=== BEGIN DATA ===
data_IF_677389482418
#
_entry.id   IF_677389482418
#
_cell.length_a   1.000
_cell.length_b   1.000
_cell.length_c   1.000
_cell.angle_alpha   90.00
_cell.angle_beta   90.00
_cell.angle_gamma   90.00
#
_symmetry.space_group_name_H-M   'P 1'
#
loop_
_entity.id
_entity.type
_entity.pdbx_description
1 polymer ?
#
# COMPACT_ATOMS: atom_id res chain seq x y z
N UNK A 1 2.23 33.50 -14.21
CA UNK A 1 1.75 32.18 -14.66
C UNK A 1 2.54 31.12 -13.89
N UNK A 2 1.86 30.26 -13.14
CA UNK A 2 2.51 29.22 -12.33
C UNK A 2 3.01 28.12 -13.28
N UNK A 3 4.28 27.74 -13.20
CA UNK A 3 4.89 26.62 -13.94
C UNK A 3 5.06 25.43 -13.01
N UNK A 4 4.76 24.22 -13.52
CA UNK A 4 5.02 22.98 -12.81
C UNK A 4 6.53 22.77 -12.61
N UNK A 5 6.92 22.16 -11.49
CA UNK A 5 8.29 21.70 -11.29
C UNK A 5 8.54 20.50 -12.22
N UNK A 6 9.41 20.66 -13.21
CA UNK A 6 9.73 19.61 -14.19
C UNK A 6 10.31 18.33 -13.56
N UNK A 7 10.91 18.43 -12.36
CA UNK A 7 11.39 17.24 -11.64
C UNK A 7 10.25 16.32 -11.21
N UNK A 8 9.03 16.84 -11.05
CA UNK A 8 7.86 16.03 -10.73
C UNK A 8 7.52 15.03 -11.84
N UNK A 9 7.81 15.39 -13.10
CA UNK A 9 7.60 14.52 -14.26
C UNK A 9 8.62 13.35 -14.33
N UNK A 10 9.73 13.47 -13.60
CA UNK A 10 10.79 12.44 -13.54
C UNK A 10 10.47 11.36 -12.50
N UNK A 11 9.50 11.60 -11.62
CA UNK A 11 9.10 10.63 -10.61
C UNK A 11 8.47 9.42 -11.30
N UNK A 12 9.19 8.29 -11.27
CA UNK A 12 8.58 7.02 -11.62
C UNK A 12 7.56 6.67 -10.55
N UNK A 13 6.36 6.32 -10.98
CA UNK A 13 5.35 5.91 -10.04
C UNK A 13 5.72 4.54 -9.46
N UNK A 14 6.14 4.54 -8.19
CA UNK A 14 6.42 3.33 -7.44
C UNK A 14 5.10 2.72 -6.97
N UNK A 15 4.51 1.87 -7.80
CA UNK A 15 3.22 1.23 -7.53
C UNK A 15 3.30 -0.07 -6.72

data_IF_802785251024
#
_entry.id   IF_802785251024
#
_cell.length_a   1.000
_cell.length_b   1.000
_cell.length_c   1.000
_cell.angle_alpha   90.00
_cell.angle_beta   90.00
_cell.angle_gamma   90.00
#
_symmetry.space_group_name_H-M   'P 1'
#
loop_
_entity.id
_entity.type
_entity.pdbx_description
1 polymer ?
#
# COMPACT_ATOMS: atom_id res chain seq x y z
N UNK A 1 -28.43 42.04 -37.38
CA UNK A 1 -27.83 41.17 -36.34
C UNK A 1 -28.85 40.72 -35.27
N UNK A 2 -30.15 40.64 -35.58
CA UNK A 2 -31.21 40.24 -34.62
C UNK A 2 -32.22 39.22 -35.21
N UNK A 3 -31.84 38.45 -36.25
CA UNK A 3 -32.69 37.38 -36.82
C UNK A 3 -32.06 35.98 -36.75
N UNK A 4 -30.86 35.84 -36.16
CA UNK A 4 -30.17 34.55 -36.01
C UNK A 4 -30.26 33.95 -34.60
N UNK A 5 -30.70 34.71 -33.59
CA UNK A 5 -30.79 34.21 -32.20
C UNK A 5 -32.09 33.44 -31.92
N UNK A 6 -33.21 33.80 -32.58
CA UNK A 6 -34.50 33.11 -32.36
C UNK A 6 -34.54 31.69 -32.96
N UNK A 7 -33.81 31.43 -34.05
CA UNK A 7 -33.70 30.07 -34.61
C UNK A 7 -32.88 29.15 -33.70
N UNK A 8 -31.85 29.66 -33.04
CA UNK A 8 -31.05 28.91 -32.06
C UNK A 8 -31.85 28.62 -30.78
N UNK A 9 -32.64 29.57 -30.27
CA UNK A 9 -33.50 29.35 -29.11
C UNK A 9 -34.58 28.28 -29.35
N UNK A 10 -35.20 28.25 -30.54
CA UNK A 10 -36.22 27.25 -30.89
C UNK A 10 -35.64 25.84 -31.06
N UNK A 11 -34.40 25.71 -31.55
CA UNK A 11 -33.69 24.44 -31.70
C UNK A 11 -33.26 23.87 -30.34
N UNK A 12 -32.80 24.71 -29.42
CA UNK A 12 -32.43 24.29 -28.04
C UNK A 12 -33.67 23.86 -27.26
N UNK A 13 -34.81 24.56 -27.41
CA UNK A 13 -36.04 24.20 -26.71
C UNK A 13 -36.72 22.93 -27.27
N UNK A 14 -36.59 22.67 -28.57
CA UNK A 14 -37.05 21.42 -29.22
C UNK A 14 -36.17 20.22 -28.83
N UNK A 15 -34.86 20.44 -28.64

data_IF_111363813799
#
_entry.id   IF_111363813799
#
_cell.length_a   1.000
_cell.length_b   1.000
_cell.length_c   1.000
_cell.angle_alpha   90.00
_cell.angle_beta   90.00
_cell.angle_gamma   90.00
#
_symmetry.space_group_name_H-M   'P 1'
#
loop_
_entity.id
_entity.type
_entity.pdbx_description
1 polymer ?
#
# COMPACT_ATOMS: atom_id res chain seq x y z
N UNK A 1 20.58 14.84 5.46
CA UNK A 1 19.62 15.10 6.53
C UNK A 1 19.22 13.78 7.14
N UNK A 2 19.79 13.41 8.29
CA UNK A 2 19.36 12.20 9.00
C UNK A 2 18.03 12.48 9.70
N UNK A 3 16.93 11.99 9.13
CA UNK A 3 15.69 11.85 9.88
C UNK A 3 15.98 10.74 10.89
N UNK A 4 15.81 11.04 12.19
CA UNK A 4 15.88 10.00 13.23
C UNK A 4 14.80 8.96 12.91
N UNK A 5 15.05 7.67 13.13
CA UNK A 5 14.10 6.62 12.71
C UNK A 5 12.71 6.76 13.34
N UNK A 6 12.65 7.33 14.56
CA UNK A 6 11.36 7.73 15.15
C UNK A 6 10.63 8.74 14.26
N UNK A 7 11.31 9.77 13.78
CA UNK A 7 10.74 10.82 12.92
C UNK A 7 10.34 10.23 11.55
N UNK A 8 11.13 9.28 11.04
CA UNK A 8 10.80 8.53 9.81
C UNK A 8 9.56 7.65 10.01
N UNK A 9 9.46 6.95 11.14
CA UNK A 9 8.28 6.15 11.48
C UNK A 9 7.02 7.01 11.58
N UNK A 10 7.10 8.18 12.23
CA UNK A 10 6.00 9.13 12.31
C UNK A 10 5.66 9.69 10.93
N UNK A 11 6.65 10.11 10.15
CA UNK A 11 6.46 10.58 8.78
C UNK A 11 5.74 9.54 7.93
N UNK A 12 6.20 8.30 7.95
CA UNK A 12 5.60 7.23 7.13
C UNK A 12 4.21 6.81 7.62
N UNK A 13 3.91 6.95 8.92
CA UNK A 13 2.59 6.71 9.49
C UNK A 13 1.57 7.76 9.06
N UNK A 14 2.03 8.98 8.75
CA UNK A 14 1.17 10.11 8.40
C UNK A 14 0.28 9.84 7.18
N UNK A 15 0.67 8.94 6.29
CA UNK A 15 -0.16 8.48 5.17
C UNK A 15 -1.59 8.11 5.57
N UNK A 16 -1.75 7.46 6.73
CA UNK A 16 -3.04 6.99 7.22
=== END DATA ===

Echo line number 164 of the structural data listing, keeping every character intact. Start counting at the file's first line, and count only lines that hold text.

N UNK A 6 12.65 7.33 14.56